As the economic centre of the world is shifting from West to East, so is the centre of high performance in school education. Four of the world’s five highest-performing systems are Hong Kong, Korea, Shanghai and Singapore, according to OECD’s 2009 PISA assessments of students. In Shanghai, the average 15-year old mathematics student is performing at a level two to three years above his or her counterpart in Australia, the USA and Europe.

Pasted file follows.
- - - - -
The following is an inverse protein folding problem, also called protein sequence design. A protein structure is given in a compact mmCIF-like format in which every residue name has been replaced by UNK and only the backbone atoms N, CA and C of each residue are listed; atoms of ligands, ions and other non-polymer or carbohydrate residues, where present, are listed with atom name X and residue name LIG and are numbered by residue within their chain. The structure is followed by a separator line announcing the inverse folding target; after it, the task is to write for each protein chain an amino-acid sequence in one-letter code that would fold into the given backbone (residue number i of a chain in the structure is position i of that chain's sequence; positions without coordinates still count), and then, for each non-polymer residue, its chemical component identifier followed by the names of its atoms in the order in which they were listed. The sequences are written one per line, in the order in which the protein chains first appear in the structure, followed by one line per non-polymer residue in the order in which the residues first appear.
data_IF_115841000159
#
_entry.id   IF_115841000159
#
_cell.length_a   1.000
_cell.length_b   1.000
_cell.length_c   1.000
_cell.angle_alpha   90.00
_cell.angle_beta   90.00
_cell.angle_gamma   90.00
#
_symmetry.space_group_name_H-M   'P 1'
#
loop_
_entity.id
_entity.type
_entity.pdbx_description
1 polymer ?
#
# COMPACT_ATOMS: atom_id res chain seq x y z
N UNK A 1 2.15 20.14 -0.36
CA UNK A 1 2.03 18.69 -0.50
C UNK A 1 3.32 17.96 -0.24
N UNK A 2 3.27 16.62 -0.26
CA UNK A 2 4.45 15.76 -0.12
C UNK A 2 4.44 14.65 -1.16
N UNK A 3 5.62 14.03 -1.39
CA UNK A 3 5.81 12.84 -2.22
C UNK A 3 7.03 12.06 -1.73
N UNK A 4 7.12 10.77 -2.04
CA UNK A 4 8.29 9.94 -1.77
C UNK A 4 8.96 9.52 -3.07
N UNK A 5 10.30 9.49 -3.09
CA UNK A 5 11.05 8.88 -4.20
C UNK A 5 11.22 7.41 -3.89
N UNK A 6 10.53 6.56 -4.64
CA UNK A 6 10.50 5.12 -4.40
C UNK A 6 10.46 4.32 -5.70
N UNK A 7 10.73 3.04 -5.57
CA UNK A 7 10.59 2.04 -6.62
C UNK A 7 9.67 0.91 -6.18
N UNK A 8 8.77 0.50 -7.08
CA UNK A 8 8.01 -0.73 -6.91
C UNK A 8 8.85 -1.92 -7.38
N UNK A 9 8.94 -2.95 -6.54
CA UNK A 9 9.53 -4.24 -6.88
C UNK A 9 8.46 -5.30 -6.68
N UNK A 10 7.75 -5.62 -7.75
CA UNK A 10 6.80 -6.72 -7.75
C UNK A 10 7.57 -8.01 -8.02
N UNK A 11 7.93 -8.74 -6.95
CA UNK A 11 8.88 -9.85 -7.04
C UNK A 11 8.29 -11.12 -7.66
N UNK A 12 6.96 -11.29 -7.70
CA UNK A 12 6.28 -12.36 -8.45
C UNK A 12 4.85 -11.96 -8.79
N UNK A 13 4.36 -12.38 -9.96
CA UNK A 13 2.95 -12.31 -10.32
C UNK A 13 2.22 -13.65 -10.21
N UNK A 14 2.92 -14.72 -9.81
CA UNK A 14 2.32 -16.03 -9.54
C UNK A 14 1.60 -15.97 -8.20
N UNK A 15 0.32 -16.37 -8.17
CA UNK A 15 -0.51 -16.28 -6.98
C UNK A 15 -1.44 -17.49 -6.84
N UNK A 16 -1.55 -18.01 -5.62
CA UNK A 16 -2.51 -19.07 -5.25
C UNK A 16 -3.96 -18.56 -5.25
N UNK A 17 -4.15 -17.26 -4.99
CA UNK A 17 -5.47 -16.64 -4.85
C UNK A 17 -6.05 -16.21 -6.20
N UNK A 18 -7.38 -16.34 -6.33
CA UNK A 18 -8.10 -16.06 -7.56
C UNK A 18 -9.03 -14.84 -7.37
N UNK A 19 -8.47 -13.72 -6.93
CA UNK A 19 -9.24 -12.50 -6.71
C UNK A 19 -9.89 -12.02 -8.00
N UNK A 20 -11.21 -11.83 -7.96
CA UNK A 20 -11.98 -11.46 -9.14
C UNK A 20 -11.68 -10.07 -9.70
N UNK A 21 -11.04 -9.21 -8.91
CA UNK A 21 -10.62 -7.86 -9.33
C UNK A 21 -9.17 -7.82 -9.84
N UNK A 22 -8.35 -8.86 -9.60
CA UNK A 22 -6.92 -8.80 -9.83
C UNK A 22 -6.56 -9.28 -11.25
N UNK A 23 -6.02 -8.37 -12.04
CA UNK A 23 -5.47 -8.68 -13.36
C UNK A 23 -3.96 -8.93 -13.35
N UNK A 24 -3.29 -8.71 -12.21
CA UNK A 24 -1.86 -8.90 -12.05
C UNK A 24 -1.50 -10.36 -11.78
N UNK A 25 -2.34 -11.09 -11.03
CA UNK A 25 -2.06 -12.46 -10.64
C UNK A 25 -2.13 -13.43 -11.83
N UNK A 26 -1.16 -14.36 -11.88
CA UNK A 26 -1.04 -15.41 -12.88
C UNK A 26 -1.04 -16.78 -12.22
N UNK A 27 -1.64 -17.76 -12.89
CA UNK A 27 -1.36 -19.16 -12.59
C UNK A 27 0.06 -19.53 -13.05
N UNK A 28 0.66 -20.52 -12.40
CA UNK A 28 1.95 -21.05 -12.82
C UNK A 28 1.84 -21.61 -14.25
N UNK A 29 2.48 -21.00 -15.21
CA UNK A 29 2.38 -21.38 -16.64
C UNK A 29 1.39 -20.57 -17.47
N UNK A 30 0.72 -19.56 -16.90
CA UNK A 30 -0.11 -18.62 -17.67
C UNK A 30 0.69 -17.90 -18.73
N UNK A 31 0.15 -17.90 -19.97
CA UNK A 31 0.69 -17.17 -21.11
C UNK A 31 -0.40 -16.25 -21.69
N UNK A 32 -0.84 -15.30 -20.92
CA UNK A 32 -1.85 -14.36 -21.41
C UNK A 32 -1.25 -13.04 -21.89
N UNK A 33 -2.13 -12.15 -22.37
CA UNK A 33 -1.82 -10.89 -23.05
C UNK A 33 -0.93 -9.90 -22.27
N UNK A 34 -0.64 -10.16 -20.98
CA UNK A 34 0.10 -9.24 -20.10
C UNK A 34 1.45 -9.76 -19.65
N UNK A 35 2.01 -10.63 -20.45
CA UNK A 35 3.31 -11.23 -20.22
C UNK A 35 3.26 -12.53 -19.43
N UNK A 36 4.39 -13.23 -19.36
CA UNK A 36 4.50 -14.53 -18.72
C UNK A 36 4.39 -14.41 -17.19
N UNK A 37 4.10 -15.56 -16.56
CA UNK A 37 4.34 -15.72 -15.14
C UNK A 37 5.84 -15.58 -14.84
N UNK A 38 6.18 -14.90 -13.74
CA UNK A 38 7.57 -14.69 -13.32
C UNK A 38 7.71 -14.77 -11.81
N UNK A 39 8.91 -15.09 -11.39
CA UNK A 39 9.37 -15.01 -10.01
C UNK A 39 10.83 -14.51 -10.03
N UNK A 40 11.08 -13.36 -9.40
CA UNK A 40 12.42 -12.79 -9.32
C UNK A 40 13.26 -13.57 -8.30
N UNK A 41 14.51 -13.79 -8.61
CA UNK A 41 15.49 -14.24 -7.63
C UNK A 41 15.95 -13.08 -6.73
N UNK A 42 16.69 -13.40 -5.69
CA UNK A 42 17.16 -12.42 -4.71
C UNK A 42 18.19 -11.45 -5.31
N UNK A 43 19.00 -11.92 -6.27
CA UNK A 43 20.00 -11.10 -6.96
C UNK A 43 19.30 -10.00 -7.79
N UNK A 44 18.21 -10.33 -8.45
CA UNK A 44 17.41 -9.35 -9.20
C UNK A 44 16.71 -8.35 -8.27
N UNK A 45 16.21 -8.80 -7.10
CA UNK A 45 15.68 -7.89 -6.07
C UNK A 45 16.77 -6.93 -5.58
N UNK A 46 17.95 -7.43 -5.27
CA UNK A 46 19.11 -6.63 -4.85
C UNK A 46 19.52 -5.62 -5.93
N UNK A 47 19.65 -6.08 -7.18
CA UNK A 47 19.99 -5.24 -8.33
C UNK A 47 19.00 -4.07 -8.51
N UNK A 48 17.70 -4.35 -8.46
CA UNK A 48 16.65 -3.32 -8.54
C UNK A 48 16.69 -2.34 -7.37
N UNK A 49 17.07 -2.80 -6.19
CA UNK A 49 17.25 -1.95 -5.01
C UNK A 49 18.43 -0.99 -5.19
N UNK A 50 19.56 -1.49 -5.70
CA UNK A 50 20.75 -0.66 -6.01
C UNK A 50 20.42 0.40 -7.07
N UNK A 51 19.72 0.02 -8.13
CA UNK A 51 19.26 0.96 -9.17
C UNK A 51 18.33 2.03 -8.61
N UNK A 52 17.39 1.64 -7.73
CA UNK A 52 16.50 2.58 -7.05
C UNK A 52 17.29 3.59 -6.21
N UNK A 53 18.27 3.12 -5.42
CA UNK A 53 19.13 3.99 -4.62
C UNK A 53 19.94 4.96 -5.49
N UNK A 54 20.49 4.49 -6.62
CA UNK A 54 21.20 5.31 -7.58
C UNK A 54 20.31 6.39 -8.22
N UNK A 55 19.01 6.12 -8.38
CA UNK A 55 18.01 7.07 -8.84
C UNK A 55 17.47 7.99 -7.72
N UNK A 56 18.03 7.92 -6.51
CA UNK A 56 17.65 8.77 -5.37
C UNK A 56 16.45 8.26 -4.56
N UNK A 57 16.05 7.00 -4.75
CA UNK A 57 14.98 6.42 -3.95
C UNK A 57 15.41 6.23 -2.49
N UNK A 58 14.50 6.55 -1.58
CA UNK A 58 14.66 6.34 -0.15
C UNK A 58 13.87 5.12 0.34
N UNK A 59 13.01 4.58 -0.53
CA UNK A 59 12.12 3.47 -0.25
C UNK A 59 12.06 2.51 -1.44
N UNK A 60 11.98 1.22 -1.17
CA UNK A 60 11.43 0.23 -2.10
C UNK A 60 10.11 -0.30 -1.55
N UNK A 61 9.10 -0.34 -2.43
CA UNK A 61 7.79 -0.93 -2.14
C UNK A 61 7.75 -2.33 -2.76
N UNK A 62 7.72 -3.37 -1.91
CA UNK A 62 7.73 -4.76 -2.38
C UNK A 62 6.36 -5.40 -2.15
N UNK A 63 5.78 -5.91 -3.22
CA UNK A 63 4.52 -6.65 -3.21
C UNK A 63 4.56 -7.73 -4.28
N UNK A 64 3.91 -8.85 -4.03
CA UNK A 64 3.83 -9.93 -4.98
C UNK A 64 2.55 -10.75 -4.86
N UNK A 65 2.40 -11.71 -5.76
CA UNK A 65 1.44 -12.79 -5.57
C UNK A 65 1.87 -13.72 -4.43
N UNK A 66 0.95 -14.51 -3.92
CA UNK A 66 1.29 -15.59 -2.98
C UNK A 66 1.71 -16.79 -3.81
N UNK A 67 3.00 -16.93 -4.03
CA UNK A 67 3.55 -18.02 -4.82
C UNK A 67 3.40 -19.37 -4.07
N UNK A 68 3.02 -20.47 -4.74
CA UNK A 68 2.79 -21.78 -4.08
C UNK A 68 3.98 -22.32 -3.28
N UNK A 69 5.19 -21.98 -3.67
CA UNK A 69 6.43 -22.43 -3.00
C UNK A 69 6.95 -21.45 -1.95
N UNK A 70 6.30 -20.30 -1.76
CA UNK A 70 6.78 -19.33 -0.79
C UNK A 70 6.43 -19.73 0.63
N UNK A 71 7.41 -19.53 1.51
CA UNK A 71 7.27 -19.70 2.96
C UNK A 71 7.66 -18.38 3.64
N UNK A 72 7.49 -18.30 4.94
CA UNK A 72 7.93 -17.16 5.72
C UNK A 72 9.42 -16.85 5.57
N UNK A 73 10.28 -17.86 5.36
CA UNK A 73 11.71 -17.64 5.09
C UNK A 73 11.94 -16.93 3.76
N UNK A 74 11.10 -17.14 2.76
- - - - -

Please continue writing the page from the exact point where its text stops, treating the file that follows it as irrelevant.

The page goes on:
In recent years, Australia and many OECD countries have substantially increased education expenditure, often with disappointing results. Grattan Institute’s new report, Catching up: learning from the best school systems in East Asia, shows how studying the strengths of these systems can improve our children’s lives.
Success in these systems is not determined by culture – by Confucianism, rote learning, Tiger Mothers and so on – nor is it always the result of spending more money. Instead, these systems focus on the things that are known to matter in the classroom, including a relentless, practical focus on learning and the creation of a strong culture of teacher education, collaboration, mentoring, feedback and sustained professional development.